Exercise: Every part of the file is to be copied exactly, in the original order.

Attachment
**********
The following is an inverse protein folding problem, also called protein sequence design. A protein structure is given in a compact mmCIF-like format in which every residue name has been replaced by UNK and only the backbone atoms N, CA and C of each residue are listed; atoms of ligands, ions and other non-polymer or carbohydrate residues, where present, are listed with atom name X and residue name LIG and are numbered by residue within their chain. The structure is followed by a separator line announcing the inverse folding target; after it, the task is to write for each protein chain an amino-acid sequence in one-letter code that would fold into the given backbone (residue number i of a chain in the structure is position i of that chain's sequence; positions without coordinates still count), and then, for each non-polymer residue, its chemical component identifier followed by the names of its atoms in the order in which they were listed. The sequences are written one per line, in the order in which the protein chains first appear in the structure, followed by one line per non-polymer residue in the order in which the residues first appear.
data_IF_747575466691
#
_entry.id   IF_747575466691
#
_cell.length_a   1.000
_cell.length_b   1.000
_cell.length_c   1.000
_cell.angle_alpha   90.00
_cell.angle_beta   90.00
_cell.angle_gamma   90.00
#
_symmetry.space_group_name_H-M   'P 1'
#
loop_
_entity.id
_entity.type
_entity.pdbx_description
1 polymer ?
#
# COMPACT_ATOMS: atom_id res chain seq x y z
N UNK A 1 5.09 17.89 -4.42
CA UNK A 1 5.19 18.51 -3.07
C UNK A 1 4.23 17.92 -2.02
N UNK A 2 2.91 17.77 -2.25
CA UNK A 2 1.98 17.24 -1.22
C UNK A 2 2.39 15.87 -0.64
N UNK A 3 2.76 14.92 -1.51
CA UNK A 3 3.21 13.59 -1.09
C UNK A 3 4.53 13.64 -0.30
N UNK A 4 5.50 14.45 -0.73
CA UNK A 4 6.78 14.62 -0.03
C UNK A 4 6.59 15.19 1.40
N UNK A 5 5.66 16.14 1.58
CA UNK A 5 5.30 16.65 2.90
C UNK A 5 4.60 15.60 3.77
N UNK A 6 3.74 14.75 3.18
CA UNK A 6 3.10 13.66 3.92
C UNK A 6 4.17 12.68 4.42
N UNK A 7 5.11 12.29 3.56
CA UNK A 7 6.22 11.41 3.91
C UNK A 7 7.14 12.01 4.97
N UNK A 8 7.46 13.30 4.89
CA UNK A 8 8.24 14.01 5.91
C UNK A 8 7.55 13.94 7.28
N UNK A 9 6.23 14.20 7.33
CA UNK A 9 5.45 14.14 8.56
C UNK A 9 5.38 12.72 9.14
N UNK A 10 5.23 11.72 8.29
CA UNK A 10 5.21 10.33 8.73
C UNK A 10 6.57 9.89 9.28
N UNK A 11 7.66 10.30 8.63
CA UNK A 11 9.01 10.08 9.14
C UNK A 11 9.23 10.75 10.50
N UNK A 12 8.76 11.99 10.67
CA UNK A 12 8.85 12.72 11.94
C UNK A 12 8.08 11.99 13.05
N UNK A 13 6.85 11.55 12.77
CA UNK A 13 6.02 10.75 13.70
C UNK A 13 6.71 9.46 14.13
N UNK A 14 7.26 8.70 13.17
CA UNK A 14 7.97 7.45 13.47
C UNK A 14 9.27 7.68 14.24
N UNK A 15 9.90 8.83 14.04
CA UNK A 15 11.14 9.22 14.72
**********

The following is an inverse protein folding problem, also called protein sequence design. A protein structure is given in a compact mmCIF-like format in which every residue name has been replaced by UNK and only the backbone atoms N, CA and C of each residue are listed; atoms of ligands, ions and other non-polymer or carbohydrate residues, where present, are listed with atom name X and residue name LIG and are numbered by residue within their chain. The structure is followed by a separator line announcing the inverse folding target; after it, the task is to write for each protein chain an amino-acid sequence in one-letter code that would fold into the given backbone (residue number i of a chain in the structure is position i of that chain's sequence; positions without coordinates still count), and then, for each non-polymer residue, its chemical component identifier followed by the names of its atoms in the order in which they were listed. The sequences are written one per line, in the order in which the protein chains first appear in the structure, followed by one line per non-polymer residue in the order in which the residues first appear.
data_IF_747575466691
#
_entry.id   IF_747575466691
#
_cell.length_a   1.000
_cell.length_b   1.000
_cell.length_c   1.000
_cell.angle_alpha   90.00
_cell.angle_beta   90.00
_cell.angle_gamma   90.00
#
_symmetry.space_group_name_H-M   'P 1'
#
loop_
_entity.id
_entity.type
_entity.pdbx_description
1 polymer ?
#
# COMPACT_ATOMS: atom_id res chain seq x y z
N UNK A 1 5.09 17.89 -4.42
CA UNK A 1 5.19 18.51 -3.07
C UNK A 1 4.23 17.92 -2.02
N UNK A 2 2.91 17.77 -2.25
CA UNK A 2 1.98 17.24 -1.22
C UNK A 2 2.39 15.87 -0.64
N UNK A 3 2.76 14.92 -1.51
CA UNK A 3 3.21 13.59 -1.09
C UNK A 3 4.53 13.64 -0.30
N UNK A 4 5.50 14.45 -0.73
CA UNK A 4 6.78 14.62 -0.03
C UNK A 4 6.59 15.19 1.40
N UNK A 5 5.66 16.14 1.58
CA UNK A 5 5.30 16.65 2.90
C UNK A 5 4.60 15.60 3.77
N UNK A 6 3.74 14.75 3.18
CA UNK A 6 3.10 13.66 3.92
C UNK A 6 4.17 12.68 4.42
N UNK A 7 5.11 12.29 3.56
CA UNK A 7 6.22 11.41 3.91
C UNK A 7 7.14 12.01 4.97
N UNK A 8 7.46 13.30 4.89
CA UNK A 8 8.24 14.01 5.91
C UNK A 8 7.55 13.94 7.28
N UNK A 9 6.23 14.20 7.33
CA UNK A 9 5.45 14.14 8.56
C UNK A 9 5.38 12.72 9.14
N UNK A 10 5.23 11.72 8.29
CA UNK A 10 5.21 10.33 8.73
C UNK A 10 6.57 9.89 9.28
N UNK A 11 7.66 10.30 8.63
CA UNK A 11 9.01 10.08 9.14
C UNK A 11 9.23 10.75 10.50
N UNK A 12 8.76 11.99 10.67
CA UNK A 12 8.85 12.72 11.94
C UNK A 12 8.08 11.99 13.05
N UNK A 13 6.85 11.55 12.77
CA UNK A 13 6.02 10.75 13.70
C UNK A 13 6.71 9.46 14.13
N UNK A 14 7.26 8.70 13.17
CA UNK A 14 7.97 7.45 13.47
C UNK A 14 9.27 7.68 14.24
N UNK A 15 9.90 8.83 14.04
CA UNK A 15 11.14 9.22 14.72